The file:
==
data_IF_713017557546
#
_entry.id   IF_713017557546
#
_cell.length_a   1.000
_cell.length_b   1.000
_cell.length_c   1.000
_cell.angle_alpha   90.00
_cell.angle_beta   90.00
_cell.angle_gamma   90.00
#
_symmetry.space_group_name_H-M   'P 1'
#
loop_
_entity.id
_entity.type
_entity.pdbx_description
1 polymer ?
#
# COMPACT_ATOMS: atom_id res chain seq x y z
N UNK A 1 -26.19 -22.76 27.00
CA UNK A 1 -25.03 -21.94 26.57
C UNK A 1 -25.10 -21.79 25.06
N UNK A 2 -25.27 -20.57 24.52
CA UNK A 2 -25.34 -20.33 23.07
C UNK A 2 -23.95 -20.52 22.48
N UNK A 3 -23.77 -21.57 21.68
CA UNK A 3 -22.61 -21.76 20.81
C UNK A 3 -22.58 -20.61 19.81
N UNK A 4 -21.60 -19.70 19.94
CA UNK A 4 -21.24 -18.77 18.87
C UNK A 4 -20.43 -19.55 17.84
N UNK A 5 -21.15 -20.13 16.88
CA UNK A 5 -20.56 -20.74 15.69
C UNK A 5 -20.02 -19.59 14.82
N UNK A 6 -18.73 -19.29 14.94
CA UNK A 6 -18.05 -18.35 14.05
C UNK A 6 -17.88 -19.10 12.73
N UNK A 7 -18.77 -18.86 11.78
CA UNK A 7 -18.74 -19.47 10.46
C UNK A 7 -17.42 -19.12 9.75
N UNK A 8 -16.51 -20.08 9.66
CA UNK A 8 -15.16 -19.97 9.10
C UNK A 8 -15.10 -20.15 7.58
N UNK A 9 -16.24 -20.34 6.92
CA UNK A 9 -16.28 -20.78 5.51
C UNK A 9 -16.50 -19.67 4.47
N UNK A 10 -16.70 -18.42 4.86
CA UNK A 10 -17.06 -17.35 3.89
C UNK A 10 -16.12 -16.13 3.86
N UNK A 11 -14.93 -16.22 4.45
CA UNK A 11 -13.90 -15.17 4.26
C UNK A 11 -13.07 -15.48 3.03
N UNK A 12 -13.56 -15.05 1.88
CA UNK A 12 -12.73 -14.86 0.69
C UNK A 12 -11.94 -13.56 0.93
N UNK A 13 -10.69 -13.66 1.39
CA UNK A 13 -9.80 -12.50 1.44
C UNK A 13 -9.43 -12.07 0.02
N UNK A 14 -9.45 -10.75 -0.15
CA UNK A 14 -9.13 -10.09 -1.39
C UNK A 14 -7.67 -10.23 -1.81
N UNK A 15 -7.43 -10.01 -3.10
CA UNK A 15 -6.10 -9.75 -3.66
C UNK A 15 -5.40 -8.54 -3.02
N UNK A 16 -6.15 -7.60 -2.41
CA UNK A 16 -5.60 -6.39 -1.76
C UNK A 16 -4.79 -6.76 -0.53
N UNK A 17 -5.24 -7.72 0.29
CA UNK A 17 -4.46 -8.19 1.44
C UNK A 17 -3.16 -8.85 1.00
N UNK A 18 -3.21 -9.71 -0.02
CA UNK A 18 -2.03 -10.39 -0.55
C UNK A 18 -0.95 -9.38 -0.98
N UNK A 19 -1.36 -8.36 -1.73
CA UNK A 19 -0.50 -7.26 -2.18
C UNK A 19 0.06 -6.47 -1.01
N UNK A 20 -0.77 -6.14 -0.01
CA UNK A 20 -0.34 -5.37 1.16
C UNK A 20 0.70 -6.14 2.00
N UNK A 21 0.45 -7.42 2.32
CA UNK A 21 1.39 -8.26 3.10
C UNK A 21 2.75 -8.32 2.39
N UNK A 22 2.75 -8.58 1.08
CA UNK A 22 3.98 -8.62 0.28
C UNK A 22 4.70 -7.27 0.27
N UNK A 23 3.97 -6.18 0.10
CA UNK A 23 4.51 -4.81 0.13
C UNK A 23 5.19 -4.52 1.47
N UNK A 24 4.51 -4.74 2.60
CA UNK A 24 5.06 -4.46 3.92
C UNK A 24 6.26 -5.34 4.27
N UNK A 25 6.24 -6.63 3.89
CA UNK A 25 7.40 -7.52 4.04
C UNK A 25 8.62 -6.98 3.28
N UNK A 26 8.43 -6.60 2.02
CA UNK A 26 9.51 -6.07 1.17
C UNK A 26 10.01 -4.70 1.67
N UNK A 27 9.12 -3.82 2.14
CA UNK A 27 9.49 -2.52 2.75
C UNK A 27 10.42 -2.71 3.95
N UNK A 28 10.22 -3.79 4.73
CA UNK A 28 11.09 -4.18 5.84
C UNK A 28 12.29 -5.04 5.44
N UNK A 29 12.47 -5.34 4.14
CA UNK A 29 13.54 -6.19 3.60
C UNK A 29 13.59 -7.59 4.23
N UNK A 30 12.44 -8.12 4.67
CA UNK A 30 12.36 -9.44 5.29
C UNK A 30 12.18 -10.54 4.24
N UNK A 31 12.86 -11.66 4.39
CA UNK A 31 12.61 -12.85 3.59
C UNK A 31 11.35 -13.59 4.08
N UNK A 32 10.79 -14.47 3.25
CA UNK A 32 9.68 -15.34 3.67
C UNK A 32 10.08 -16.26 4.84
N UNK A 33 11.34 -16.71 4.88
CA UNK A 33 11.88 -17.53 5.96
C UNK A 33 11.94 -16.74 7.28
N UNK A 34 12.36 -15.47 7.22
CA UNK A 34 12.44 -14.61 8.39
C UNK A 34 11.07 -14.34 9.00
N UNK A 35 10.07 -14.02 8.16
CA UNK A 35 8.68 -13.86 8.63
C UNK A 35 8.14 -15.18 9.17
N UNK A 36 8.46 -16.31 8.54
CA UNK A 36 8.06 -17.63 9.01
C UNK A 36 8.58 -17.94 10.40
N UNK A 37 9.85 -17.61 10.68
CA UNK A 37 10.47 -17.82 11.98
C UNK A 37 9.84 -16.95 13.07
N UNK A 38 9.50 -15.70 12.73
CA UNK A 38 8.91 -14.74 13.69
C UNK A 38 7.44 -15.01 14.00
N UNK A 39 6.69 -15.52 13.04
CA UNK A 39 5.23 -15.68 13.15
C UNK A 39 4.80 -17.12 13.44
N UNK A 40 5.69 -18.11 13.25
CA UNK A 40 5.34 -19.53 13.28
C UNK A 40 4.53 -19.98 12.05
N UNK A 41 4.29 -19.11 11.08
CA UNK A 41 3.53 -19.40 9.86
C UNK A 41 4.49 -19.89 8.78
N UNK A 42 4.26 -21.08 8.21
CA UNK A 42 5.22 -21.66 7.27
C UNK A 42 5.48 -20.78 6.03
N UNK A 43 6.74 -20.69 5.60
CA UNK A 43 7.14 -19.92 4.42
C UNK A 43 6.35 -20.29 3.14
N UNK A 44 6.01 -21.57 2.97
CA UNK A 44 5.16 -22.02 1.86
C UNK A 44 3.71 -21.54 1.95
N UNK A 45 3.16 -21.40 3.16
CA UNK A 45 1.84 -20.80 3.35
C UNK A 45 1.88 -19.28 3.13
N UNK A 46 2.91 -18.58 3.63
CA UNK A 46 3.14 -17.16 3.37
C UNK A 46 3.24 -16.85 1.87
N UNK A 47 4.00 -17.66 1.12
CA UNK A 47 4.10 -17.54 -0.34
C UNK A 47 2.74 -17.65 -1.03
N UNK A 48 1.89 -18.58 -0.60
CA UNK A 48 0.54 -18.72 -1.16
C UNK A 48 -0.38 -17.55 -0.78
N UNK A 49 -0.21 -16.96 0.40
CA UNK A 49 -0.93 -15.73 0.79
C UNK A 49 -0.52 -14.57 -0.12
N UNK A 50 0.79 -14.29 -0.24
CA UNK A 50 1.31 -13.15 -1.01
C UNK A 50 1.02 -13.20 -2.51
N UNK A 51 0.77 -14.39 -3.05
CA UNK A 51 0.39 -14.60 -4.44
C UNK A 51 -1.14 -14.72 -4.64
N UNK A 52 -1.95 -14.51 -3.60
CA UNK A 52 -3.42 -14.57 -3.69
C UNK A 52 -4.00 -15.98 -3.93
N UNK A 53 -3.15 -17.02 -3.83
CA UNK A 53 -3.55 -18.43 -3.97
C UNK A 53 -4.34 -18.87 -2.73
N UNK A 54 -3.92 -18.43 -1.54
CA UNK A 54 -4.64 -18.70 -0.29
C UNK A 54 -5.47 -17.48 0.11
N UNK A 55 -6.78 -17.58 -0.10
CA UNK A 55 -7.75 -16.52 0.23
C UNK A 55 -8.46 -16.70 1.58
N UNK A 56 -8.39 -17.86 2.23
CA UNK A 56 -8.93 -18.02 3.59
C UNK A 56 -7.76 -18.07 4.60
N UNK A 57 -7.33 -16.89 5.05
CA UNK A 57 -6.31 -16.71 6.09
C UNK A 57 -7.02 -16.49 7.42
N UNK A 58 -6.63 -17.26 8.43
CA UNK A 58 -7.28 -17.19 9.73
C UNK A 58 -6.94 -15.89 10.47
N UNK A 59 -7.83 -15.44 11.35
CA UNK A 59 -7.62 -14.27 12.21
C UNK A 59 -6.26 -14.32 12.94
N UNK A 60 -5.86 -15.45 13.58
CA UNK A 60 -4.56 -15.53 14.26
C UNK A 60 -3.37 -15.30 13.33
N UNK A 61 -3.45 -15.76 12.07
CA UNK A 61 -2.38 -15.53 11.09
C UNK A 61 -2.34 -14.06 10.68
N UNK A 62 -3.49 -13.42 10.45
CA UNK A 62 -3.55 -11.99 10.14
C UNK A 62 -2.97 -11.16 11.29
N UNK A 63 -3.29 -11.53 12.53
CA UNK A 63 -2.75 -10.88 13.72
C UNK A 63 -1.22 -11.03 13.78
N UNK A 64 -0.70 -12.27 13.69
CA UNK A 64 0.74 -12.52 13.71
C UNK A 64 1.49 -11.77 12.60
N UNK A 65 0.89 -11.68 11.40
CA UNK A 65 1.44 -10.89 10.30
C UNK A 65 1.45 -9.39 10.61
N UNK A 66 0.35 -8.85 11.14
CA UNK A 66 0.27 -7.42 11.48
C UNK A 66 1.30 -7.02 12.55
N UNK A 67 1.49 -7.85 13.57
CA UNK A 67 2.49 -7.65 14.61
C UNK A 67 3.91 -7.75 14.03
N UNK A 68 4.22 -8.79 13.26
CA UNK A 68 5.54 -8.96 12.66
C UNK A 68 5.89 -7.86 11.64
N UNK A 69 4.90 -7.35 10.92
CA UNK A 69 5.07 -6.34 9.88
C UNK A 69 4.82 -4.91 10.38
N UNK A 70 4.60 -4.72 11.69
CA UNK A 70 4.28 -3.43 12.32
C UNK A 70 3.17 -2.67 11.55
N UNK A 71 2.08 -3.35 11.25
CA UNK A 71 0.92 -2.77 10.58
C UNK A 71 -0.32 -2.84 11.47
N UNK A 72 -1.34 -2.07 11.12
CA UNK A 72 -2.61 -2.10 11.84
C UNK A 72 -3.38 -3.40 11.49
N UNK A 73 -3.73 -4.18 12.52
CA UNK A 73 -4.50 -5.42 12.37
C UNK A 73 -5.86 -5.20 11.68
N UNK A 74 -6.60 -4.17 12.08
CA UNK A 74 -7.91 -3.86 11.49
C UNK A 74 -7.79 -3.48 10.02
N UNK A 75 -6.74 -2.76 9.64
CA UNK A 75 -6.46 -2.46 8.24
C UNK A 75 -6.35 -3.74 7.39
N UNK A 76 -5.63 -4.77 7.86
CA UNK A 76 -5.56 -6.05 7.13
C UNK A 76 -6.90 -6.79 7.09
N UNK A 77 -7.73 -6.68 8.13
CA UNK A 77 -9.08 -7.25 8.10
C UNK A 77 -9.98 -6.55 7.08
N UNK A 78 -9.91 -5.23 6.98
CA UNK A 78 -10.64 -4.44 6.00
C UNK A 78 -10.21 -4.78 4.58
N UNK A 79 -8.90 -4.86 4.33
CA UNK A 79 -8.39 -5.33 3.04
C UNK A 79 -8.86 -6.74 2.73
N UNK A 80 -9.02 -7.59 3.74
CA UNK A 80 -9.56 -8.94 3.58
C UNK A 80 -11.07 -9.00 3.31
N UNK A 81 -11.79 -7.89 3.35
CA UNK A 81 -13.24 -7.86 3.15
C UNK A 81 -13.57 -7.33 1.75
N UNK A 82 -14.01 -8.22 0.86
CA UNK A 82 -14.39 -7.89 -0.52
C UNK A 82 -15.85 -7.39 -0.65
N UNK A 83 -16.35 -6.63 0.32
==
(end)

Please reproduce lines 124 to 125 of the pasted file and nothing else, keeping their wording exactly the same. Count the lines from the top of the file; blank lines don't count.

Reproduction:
CA UNK A 35 8.68 -13.86 8.63
C UNK A 35 8.14 -15.18 9.17